TOLEDO, Ohio -- A redesigned vehicle, a re-sourced part, a new supplier plant — it sounds easy enough.
But when it came to sourcing the instrument panel for the redesigned Jeep Wrangler that launched late last year, the solution wasn't so simple.
The move resulted in the closing of a longtime Jeep supplier's plant, the creation of a competitor plant only a stone's throw away and in the end, another case of downward cost pressure that some say is a repeating industry cycle.
"There are always the mandated cost reductions in every contract, but there are also now demands for more on top of those," one Tier 1 supplier CEO told Automotive News, on condition of anonymity to protect the relationship with the supplier's customers. "I would say that all the OEMs have reverted to their old, bad habits when it comes to cost reductions."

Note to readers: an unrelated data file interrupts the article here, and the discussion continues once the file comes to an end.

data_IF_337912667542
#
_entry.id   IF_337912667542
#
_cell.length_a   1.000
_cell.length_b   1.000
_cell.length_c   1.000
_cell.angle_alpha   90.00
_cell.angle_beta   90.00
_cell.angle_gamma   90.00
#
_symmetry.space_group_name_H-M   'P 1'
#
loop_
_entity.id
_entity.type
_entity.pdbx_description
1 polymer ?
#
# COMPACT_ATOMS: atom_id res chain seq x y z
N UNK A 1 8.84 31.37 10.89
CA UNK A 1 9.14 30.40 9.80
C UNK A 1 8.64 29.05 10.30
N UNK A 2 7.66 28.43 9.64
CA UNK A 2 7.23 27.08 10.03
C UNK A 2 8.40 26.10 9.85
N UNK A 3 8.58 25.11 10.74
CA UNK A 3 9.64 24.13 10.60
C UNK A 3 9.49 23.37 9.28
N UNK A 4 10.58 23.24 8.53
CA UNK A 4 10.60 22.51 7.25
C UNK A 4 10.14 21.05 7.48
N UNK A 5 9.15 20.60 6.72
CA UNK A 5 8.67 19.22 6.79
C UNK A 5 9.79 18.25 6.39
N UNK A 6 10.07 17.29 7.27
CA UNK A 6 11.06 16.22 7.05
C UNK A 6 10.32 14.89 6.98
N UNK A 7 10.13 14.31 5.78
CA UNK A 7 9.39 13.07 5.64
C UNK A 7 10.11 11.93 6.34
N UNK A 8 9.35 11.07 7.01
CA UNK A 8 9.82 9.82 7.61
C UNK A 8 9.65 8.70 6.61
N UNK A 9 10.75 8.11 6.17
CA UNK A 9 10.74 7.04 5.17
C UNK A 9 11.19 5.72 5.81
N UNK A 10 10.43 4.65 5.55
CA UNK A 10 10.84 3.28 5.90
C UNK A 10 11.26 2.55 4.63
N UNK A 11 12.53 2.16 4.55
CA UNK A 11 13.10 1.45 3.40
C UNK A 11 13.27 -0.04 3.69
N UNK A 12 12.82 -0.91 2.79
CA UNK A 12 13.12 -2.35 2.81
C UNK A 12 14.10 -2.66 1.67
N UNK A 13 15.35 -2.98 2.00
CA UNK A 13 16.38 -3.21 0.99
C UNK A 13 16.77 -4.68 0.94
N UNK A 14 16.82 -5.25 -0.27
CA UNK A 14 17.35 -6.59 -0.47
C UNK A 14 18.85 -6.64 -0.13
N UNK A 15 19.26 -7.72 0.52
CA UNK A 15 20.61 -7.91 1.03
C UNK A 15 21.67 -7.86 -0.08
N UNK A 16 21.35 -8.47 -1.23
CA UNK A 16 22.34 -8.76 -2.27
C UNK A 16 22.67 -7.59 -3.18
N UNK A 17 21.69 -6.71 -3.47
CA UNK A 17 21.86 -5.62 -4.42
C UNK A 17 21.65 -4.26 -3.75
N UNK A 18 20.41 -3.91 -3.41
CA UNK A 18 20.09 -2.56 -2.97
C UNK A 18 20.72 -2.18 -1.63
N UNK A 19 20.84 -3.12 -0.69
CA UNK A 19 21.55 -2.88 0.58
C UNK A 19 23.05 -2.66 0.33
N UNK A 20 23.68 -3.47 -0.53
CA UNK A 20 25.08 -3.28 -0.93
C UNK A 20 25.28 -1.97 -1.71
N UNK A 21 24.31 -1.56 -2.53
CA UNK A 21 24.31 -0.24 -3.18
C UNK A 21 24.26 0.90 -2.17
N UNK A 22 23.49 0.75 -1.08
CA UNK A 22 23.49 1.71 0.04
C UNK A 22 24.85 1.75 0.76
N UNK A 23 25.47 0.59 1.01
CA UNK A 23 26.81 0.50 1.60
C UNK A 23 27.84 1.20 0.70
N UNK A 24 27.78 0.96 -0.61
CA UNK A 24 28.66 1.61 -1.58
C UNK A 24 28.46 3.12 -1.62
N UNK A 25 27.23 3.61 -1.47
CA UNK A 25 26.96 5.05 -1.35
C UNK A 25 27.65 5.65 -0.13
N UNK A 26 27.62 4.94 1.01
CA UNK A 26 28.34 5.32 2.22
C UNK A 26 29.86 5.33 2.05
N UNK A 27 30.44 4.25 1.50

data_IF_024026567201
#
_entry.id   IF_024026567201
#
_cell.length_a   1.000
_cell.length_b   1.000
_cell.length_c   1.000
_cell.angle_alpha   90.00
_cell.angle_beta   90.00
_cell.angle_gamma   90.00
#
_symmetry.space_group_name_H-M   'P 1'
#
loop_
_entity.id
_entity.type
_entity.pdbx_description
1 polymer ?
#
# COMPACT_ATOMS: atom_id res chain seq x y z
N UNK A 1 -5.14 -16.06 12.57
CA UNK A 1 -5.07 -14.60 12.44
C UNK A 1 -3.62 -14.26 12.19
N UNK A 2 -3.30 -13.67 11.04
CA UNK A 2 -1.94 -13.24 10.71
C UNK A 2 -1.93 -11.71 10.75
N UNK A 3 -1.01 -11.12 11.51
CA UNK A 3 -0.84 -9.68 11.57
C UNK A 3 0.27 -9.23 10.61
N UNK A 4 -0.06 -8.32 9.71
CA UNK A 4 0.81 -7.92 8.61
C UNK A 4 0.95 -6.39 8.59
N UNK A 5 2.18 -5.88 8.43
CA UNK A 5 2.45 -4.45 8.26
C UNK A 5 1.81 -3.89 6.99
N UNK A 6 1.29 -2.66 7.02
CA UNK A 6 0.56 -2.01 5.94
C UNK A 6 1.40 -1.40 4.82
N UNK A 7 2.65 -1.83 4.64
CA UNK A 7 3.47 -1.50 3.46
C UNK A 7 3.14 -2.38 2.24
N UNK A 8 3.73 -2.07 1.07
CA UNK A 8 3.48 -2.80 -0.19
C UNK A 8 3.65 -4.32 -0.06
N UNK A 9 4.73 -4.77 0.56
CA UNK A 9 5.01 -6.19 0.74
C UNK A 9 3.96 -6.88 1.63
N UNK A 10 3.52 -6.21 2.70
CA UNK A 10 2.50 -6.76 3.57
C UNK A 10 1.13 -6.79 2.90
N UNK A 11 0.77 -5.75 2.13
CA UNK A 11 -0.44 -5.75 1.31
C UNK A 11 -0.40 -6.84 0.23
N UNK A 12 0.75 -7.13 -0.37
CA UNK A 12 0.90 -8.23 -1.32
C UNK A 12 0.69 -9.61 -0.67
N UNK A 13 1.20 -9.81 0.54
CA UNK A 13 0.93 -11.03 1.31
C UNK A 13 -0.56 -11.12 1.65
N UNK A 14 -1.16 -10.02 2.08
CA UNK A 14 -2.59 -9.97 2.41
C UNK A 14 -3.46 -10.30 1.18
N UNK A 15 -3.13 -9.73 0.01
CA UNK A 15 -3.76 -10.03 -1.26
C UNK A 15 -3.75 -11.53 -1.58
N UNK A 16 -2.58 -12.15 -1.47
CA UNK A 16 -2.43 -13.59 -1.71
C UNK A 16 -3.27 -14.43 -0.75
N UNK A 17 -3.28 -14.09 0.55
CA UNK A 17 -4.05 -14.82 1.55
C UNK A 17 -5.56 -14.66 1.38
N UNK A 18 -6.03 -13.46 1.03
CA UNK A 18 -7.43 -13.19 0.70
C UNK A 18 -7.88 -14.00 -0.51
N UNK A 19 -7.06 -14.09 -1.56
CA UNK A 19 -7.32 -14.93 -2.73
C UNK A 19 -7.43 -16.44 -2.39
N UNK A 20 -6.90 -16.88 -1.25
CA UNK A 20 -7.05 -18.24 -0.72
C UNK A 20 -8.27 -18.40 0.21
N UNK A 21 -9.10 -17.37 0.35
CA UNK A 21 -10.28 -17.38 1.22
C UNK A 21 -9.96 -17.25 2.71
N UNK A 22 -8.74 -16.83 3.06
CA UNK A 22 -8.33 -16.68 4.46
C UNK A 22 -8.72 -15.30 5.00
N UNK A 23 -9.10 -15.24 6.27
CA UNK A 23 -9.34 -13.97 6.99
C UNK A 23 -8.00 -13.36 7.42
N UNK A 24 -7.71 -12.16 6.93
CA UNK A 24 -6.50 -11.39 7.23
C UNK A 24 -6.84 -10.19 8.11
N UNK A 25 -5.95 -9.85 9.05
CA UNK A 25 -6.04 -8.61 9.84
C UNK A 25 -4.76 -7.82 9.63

Suppliers say pricing pressure from automakers never goes away, and lately has increased as automakers struggle to boost financial performance as vehicles become more complex and consumers show an unwillingness to pay for that complexity.
For more than 200 workers at Toledo Molding & Die Inc., the Ohio producer of the JK Wrangler's instrument panel for 12 years, the end of their jobs was announced in a notice the company had to file with the state:
"This plant is closing as a result of Fiat Chrysler Automobiles' decision to award the next generation Jeep Wrangler production of the instrument panel assembly to Detroit Manufacturing Systems," it read.